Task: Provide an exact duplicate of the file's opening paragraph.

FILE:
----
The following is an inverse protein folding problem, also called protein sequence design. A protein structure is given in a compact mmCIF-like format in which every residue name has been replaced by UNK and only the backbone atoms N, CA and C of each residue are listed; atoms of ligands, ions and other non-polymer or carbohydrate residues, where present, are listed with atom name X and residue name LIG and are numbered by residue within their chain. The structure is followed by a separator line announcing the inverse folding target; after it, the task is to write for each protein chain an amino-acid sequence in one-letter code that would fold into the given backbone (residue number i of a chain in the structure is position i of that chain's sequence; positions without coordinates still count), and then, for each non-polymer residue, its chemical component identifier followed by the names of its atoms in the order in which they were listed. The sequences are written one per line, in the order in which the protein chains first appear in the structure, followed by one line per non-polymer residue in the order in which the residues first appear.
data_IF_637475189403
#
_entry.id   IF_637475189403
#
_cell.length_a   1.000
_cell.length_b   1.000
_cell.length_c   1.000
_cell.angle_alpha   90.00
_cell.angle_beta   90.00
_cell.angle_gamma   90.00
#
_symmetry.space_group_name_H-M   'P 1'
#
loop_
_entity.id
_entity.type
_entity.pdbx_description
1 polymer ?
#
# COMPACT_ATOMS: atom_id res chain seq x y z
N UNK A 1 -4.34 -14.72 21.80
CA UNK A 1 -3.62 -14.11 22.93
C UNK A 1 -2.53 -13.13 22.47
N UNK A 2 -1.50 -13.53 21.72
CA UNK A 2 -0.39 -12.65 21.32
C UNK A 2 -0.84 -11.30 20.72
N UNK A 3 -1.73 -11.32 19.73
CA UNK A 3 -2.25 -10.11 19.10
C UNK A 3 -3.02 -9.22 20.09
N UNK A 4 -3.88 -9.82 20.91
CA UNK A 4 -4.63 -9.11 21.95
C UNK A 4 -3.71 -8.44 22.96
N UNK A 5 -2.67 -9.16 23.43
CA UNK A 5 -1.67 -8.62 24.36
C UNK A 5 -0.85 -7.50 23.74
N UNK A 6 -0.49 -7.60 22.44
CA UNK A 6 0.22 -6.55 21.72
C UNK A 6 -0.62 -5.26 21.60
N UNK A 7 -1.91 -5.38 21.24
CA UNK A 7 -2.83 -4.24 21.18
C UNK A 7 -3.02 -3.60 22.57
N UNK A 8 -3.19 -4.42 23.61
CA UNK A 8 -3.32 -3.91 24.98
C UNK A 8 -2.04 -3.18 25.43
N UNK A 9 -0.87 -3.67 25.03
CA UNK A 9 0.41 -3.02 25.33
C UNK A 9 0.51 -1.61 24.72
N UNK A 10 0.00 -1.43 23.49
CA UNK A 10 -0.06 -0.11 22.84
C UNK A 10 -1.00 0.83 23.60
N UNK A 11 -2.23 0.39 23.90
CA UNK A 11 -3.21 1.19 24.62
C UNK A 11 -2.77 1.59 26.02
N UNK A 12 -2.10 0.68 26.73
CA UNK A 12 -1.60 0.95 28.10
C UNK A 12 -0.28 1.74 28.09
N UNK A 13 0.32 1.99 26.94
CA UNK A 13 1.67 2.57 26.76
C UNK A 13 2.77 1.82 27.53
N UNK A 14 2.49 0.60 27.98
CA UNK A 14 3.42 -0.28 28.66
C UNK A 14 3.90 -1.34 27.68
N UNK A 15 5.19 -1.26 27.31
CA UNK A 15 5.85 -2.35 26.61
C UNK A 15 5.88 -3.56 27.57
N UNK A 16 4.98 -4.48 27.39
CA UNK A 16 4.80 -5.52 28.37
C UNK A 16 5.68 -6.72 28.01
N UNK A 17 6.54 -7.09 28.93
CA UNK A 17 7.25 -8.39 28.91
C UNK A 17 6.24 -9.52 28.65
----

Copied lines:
The following is an inverse protein folding problem, also called protein sequence design. A protein structure is given in a compact mmCIF-like format in which every residue name has been replaced by UNK and only the backbone atoms N, CA and C of each residue are listed; atoms of ligands, ions and other non-polymer or carbohydrate residues, where present, are listed with atom name X and residue name LIG and are numbered by residue within their chain. The structure is followed by a separator line announcing the inverse folding target; after it, the task is to write for each protein chain an amino-acid sequence in one-letter code that would fold into the given backbone (residue number i of a chain in the structure is position i of that chain's sequence; positions without coordinates still count), and then, for each non-polymer residue, its chemical component identifier followed by the names of its atoms in the order in which they were listed. The sequences are written one per line, in the order in which the protein chains first appear in the structure, followed by one line per non-polymer residue in the order in which the residues first appear.